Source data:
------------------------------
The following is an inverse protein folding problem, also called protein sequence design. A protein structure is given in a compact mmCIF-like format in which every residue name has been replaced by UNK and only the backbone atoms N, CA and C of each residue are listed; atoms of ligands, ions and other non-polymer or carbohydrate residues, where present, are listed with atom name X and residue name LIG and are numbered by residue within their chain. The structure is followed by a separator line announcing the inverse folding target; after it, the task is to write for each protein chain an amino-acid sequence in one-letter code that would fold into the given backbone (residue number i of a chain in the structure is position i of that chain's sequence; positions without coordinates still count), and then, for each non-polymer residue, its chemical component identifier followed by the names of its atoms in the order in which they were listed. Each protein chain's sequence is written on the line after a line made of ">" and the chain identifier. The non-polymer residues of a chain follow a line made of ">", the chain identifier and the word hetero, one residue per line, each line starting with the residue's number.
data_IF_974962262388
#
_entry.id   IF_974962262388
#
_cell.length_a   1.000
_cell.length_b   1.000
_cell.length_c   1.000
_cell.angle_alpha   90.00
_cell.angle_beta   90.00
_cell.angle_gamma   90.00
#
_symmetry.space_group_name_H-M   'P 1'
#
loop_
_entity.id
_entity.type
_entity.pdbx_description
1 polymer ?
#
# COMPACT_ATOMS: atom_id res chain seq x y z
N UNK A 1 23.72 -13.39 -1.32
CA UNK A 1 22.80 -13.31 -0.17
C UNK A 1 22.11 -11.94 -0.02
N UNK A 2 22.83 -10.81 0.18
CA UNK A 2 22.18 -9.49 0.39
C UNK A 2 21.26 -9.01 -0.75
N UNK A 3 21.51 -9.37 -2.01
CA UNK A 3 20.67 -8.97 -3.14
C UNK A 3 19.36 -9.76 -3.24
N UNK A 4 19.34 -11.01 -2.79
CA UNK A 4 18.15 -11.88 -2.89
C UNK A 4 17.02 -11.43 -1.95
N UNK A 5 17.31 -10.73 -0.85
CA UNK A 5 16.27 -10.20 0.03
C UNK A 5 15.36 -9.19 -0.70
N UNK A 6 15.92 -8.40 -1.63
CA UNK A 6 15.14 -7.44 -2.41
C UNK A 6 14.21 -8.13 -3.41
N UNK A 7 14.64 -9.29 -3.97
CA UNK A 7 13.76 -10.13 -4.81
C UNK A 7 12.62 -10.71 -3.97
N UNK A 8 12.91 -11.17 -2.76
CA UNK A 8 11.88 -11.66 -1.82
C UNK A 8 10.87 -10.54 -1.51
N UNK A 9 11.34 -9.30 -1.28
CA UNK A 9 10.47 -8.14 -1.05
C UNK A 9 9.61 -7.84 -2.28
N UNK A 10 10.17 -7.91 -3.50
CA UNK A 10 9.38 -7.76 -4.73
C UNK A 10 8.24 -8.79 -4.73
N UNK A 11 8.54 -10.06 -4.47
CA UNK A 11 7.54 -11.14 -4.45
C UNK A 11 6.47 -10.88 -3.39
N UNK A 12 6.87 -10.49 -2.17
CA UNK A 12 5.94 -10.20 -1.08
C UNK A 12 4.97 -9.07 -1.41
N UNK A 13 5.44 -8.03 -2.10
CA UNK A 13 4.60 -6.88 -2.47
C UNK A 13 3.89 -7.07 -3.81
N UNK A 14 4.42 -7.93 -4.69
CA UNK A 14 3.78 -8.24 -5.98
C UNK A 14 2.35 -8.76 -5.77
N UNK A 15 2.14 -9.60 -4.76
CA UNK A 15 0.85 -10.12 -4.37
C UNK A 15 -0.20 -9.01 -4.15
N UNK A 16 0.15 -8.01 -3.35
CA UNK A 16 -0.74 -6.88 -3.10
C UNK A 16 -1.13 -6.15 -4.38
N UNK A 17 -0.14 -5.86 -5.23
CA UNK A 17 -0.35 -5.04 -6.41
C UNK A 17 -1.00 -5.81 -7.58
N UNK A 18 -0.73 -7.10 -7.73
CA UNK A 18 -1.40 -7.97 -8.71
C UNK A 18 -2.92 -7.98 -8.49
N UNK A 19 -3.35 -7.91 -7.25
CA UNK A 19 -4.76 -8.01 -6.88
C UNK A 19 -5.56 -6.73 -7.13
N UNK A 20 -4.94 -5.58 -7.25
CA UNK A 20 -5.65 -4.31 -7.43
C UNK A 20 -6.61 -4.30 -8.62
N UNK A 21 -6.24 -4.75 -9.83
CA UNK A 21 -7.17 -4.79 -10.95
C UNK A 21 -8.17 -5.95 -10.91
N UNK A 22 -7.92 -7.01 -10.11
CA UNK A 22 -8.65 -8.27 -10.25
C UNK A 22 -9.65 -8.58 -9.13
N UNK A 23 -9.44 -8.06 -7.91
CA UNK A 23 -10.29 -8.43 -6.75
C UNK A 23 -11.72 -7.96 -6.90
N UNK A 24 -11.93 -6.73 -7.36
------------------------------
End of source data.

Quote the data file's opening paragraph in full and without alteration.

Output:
The following is an inverse protein folding problem, also called protein sequence design. A protein structure is given in a compact mmCIF-like format in which every residue name has been replaced by UNK and only the backbone atoms N, CA and C of each residue are listed; atoms of ligands, ions and other non-polymer or carbohydrate residues, where present, are listed with atom name X and residue name LIG and are numbered by residue within their chain. The structure is followed by a separator line announcing the inverse folding target; after it, the task is to write for each protein chain an amino-acid sequence in one-letter code that would fold into the given backbone (residue number i of a chain in the structure is position i of that chain's sequence; positions without coordinates still count), and then, for each non-polymer residue, its chemical component identifier followed by the names of its atoms in the order in which they were listed. Each protein chain's sequence is written on the line after a line made of ">" and the chain identifier. The non-polymer residues of a chain follow a line made of ">", the chain identifier and the word hetero, one residue per line, each line starting with the residue's number.